Most openings to business presentations are rote, dull, and pro forma. However, when done well, an opening serves three critical functions: 1. They create a hook so the audience pays attention. 2. They set the tone and frame, especially when using a strong image or analogy, and 3. When a speaker shares their perspective or experience, this gives the audience a window into their thinking, facilitating a strong connection.
When formulating your next open, first consider the message you would like to convey. Then connect a current event to your topic. Or, describe a setback and what you learned from it. Or, use a sport you played and how one event or coaching made a difference. Your entire life is material, so examine moments of stress, success, or inspiration.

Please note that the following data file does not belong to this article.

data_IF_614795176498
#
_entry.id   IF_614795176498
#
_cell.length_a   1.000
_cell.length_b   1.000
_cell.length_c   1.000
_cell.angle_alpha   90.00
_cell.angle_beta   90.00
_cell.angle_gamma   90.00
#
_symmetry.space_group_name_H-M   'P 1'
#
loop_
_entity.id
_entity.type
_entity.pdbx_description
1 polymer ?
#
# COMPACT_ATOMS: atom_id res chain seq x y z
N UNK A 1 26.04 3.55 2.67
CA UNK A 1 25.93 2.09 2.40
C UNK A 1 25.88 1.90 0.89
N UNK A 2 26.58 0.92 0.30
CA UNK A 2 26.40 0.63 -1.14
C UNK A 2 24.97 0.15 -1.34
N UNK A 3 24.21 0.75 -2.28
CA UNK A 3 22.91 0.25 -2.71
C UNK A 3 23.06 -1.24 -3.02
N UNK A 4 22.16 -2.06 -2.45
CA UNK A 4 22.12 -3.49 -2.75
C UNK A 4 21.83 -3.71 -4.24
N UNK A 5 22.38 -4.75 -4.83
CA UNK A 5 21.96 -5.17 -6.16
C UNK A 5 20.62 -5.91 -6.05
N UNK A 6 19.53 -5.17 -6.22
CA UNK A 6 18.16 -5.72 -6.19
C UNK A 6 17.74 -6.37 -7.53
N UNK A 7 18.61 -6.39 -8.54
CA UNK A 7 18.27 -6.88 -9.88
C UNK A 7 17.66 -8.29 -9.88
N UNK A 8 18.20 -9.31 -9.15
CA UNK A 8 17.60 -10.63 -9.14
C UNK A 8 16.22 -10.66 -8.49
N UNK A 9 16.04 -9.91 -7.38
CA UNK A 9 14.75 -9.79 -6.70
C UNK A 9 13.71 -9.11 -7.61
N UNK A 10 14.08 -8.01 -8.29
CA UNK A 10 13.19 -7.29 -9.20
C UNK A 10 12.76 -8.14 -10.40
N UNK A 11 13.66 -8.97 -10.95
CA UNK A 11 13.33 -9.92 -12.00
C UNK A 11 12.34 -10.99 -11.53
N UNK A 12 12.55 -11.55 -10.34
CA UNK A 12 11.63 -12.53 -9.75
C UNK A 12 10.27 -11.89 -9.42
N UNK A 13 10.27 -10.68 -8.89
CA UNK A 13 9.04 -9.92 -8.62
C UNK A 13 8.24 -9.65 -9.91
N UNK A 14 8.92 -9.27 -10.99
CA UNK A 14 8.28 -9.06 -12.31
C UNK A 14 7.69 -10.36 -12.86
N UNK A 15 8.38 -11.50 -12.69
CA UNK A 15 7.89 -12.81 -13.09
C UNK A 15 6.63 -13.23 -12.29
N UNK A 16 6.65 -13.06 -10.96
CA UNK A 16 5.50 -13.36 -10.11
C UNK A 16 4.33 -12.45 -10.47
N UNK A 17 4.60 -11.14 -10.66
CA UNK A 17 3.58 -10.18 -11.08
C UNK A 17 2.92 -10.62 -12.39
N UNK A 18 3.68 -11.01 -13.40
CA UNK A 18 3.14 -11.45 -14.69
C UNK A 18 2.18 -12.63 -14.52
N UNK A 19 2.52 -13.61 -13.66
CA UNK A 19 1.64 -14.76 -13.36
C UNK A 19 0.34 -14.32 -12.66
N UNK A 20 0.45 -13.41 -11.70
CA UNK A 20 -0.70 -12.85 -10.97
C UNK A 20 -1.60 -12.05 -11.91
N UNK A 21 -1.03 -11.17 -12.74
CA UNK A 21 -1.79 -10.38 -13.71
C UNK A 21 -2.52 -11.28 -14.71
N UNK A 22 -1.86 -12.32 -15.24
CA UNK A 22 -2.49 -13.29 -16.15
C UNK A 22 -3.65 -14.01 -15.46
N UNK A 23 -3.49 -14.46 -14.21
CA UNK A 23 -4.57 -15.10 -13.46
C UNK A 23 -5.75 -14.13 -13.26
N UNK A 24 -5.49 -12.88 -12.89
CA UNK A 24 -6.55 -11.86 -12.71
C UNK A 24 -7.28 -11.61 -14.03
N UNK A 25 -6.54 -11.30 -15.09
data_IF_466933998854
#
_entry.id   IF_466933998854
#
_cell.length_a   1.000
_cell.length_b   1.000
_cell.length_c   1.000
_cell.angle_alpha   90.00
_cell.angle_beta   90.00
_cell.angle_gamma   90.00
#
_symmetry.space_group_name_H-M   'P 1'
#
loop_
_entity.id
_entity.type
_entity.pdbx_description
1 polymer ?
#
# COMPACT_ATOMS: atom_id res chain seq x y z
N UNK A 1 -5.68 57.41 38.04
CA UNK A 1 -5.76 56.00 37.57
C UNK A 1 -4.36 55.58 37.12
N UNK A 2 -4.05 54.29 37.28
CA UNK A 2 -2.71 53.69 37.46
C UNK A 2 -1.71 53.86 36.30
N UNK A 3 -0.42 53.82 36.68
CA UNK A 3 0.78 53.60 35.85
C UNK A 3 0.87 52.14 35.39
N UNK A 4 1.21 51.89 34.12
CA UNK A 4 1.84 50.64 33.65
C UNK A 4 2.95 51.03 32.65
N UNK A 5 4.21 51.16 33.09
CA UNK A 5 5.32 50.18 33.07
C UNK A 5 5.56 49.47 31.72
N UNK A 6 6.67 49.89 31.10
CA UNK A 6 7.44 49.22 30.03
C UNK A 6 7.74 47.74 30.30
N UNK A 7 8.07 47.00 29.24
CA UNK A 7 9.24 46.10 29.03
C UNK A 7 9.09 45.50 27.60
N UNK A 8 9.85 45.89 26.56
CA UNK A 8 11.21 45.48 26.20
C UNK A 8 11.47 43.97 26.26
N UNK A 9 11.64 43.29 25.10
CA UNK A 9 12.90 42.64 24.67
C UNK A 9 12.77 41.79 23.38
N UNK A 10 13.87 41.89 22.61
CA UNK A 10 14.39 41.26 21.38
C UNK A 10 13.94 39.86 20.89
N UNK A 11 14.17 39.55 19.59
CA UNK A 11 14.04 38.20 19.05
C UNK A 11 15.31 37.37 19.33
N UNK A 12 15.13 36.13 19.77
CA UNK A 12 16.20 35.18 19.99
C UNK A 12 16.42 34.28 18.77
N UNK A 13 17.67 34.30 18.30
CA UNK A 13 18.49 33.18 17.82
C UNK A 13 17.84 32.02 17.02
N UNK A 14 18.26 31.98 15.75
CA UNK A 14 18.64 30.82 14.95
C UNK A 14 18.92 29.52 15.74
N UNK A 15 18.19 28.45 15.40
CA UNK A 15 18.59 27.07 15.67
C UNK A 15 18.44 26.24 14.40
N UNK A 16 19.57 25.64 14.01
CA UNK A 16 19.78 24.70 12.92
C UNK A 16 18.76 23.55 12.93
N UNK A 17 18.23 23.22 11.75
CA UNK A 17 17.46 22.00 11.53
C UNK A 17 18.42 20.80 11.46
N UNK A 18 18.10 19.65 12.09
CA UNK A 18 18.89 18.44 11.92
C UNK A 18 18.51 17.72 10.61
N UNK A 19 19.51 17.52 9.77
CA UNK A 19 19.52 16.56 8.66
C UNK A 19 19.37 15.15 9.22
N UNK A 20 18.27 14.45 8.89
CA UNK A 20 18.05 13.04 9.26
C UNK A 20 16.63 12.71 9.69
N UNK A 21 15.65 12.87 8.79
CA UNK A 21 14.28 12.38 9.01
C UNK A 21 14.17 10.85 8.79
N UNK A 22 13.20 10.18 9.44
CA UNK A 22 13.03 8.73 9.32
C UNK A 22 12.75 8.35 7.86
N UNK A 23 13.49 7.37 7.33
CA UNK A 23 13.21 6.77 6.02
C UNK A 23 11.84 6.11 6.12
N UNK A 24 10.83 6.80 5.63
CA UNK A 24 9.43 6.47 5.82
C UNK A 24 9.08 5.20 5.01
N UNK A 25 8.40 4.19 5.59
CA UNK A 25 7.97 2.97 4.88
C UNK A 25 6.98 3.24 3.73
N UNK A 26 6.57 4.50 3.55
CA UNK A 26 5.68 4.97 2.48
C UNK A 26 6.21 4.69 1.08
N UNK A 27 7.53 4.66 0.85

The best openings are always linked to your presentation. Be careful not to make your initial description more colorful than your talk. But do use similar words or concepts in both your opening trigger and the topic of your presentation, e.g. "As a catcher on my baseball team, I read the batter and gave the pitcher signals of which ball to throw... Now as a financial advisor, I scan the field and give my clients advice on which fund is the most likely to get a hit or strike out, and how to play it." When you employ novel and descriptive openings, you capture the attention of your audience. Pull the trigger.